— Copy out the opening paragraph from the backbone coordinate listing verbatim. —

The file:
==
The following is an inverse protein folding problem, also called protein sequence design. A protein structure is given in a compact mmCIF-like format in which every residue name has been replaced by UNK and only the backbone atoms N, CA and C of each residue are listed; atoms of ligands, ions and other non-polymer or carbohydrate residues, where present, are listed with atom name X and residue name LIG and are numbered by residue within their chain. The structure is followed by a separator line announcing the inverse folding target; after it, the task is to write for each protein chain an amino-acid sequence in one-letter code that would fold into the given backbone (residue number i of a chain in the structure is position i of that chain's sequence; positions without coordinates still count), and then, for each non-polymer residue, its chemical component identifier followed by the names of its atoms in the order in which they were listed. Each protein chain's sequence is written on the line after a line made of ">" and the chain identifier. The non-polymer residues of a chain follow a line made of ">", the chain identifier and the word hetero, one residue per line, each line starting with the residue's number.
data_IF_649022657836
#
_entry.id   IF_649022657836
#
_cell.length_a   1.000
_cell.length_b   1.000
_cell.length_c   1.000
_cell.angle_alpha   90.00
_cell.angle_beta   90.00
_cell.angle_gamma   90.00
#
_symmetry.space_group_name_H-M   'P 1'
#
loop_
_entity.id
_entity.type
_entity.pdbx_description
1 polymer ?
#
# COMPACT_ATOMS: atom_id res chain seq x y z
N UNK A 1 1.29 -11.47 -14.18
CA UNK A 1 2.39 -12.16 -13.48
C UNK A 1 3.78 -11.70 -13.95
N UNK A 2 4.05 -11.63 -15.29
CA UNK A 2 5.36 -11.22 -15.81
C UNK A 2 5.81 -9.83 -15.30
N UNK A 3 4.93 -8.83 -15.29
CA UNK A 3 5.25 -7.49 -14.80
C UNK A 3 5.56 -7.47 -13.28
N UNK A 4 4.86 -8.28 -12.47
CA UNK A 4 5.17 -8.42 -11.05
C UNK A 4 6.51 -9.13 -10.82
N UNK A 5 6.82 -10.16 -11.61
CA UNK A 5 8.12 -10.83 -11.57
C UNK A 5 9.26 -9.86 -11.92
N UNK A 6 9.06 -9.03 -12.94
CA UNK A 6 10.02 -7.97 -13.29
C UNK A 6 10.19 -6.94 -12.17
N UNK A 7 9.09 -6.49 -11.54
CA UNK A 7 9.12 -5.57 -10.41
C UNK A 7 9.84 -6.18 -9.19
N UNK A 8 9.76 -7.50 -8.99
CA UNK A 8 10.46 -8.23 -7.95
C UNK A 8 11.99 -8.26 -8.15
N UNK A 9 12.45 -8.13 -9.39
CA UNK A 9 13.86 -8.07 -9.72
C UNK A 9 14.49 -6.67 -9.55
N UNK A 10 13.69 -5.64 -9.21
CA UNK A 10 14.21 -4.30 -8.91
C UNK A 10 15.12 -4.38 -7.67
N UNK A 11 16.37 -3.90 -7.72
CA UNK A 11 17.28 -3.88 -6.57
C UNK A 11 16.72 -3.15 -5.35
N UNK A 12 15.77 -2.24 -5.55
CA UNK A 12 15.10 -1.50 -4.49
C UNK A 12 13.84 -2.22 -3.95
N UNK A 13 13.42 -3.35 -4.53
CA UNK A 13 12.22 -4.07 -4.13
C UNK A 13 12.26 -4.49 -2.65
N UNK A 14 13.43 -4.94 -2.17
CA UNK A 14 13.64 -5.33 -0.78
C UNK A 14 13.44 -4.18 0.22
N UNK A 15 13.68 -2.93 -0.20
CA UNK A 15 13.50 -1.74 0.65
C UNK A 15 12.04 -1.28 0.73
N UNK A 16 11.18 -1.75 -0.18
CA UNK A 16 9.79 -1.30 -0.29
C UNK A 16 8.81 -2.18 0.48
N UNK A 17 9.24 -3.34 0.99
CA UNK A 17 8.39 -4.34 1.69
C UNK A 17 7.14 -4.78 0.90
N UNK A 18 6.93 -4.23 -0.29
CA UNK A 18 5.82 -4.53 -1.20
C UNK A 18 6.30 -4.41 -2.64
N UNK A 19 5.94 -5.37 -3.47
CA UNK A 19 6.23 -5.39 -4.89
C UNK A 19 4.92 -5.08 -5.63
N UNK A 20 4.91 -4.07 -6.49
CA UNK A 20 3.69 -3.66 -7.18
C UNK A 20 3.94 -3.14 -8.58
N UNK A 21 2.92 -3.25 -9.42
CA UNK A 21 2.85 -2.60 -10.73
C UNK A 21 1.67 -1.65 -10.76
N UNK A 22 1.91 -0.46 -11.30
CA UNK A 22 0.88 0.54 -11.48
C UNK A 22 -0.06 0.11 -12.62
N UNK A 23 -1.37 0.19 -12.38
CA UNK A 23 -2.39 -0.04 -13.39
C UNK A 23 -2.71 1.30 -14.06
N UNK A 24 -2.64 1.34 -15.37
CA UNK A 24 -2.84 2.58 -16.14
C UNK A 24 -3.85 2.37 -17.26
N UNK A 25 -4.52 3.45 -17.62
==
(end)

The following is an inverse protein folding problem, also called protein sequence design. A protein structure is given in a compact mmCIF-like format in which every residue name has been replaced by UNK and only the backbone atoms N, CA and C of each residue are listed; atoms of ligands, ions and other non-polymer or carbohydrate residues, where present, are listed with atom name X and residue name LIG and are numbered by residue within their chain. The structure is followed by a separator line announcing the inverse folding target; after it, the task is to write for each protein chain an amino-acid sequence in one-letter code that would fold into the given backbone (residue number i of a chain in the structure is position i of that chain's sequence; positions without coordinates still count), and then, for each non-polymer residue, its chemical component identifier followed by the names of its atoms in the order in which they were listed. Each protein chain's sequence is written on the line after a line made of ">" and the chain identifier. The non-polymer residues of a chain follow a line made of ">", the chain identifier and the word hetero, one residue per line, each line starting with the residue's number.